Widgets Magazine

OPINIONS

Free Speech and the Academic Mission

On February 7th of this year, animal rights advocates from the Stanford chapter of activist group Direct Action Everywhere (DxE) interrupted a panel discussion of the documentary “American Meat,” a critique of the American industrial meat production system in favor of kindlier and more local animal husbandry. Insisting that any kind of farming in which animals are killed – including the softer version promoted by the directors of “American Meat” – is morally unacceptable, the protesters spoke loudly over the panel and its moderator, temporarily derailing the event’s intended dialogue.

In April, a Florida Atlantic University professor held an in-class exercise during which a Mormon student was encouraged to write the word “Jesus” on a piece of paper and then stomp on it. Despite insisting that the very purpose of the exercise was to encourage students to grapple with why cultural symbols carried sacred or important value, the professor was placed on administrative leave after a firestorm of public controversy.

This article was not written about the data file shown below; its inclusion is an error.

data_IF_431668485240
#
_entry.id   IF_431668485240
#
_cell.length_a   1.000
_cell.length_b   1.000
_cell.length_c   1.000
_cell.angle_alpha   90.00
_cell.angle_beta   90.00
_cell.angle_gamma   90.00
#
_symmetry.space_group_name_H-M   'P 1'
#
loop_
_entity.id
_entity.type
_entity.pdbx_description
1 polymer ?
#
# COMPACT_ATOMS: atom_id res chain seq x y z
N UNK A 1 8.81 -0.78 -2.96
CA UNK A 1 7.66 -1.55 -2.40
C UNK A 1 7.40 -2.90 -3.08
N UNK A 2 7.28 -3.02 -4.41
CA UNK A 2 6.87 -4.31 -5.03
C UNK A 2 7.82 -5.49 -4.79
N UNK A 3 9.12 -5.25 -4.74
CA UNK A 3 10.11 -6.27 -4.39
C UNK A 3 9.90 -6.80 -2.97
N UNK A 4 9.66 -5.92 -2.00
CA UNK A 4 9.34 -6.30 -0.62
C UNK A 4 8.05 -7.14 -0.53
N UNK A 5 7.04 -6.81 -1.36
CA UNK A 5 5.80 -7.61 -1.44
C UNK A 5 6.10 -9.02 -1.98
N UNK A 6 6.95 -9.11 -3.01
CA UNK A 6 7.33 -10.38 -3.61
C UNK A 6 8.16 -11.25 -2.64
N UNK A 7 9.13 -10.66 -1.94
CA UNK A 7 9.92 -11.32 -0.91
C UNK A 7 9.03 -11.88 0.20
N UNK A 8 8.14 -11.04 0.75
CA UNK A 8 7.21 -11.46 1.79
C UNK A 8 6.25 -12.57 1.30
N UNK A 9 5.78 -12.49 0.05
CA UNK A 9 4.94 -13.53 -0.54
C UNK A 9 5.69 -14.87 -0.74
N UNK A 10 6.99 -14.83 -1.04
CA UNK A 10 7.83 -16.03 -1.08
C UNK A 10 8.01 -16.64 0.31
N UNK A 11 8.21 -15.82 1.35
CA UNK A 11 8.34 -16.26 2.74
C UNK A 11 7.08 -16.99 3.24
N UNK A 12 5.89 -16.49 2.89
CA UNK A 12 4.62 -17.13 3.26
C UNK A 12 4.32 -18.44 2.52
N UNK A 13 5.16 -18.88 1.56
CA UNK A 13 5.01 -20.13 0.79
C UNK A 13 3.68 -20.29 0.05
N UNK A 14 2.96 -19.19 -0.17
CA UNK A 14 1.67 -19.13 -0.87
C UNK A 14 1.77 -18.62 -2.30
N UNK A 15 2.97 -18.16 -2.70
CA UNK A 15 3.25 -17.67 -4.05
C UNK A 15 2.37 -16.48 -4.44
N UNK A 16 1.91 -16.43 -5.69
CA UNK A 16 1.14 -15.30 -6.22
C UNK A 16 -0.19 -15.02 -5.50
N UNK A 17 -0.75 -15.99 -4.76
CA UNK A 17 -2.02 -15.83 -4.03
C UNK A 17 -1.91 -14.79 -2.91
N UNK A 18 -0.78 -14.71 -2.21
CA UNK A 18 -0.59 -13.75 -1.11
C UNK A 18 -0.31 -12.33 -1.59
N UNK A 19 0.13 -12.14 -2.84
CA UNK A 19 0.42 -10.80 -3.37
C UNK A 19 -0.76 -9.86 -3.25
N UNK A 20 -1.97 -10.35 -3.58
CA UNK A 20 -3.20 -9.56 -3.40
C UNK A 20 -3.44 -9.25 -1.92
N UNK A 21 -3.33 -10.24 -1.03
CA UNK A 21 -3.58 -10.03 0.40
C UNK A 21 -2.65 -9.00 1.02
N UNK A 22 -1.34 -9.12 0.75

On May 4th, more than 100 student activists affiliated with environmental group Mountain Justice (MJ) stormed an open meeting of Swarthmore College’s Board of Managers. Rejecting the meeting’s existing format – under which the Board would have presented arguments for and against fossil fuel divestment, a campaign that has also taken off at Stanford – MJ members instead interrupted the Board’s first speaker and proceeded to set their own meeting agenda, preventing Board member and Swarthmore alum Chris Niemczewski from delivering a presentation about the fiscal consequences of divestment for the College endowment.

And on May 10th, immigration researcher Jason Richwine resigned from the conservative Heritage Foundation after the Washington Post discovered that his Harvard PhD dissertation asserted the existence of “deep-set differentials in intelligence between races.” Students at Harvard’s Kennedy School of Government penned an open letter arguing that “the Harvard Kennedy School cannot ethically stand by academic work advocating a national policy of exclusion.”

What do these four events have in common? They all reflect the idea that some topics can be so morally unacceptable as to be off-limits to discussion – that dialogue about those topics is itself intrinsically illegitimate and unsuited for an academic environment.